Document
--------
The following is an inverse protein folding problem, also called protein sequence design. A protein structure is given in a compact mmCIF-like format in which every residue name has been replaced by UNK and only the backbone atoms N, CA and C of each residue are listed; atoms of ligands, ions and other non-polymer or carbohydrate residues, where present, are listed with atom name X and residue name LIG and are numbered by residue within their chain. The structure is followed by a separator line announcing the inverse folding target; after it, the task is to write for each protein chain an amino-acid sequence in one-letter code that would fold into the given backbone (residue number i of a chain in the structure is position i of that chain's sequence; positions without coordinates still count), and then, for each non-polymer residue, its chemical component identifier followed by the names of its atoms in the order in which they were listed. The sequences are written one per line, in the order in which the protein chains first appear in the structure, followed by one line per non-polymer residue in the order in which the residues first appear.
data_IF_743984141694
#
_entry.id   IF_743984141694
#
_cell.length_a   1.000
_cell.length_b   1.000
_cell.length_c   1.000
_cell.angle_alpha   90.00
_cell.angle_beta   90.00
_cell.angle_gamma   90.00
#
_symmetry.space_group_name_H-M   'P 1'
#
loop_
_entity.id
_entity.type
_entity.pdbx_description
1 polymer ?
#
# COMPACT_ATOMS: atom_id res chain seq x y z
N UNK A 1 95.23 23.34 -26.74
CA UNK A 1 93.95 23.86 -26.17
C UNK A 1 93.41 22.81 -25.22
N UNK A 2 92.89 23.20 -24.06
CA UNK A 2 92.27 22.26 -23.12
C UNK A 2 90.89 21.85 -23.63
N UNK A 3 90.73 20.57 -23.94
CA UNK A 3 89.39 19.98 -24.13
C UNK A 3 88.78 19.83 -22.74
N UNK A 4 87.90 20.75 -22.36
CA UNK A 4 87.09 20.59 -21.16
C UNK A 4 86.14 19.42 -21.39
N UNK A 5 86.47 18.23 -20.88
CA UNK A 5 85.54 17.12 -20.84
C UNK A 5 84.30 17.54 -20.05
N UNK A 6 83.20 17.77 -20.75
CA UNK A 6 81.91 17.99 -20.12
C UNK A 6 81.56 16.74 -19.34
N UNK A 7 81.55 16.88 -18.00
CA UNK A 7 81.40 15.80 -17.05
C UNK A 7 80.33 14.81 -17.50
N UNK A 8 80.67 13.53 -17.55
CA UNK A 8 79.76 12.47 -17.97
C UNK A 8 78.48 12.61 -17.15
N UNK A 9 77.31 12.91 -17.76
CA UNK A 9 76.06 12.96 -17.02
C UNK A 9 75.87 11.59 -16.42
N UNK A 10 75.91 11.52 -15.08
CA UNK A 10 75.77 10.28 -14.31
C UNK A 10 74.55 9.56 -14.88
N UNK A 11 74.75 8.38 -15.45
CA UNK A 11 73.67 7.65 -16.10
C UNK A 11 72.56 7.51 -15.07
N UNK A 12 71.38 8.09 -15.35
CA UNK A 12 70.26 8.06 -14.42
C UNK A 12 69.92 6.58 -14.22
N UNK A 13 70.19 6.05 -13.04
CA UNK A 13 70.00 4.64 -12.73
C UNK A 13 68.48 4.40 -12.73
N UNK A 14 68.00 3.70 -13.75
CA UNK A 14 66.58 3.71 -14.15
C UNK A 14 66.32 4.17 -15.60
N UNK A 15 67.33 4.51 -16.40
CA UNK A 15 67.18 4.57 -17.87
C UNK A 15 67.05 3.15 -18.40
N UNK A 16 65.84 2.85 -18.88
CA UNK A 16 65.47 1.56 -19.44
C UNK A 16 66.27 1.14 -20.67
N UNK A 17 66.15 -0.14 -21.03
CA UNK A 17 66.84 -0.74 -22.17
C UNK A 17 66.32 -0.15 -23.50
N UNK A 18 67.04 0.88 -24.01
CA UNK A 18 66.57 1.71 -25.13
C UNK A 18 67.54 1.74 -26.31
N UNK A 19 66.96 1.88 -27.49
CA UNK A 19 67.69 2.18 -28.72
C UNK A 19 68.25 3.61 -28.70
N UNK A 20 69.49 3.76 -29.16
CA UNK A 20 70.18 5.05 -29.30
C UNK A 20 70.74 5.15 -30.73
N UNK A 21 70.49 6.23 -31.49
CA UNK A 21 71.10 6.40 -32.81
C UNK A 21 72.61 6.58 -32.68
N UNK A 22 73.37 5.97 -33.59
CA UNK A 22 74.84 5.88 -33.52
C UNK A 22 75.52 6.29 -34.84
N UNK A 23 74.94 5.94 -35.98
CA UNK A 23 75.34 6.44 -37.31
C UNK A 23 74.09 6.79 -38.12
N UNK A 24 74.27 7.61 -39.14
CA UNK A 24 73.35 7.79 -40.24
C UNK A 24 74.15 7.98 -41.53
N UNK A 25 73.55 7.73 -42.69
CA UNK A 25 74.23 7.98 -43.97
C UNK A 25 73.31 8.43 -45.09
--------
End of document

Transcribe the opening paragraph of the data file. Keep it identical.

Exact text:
The following is an inverse protein folding problem, also called protein sequence design. A protein structure is given in a compact mmCIF-like format in which every residue name has been replaced by UNK and only the backbone atoms N, CA and C of each residue are listed; atoms of ligands, ions and other non-polymer or carbohydrate residues, where present, are listed with atom name X and residue name LIG and are numbered by residue within their chain. The structure is followed by a separator line announcing the inverse folding target; after it, the task is to write for each protein chain an amino-acid sequence in one-letter code that would fold into the given backbone (residue number i of a chain in the structure is position i of that chain's sequence; positions without coordinates still count), and then, for each non-polymer residue, its chemical component identifier followed by the names of its atoms in the order in which they were listed. The sequences are written one per line, in the order in which the protein chains first appear in the structure, followed by one line per non-polymer residue in the order in which the residues first appear.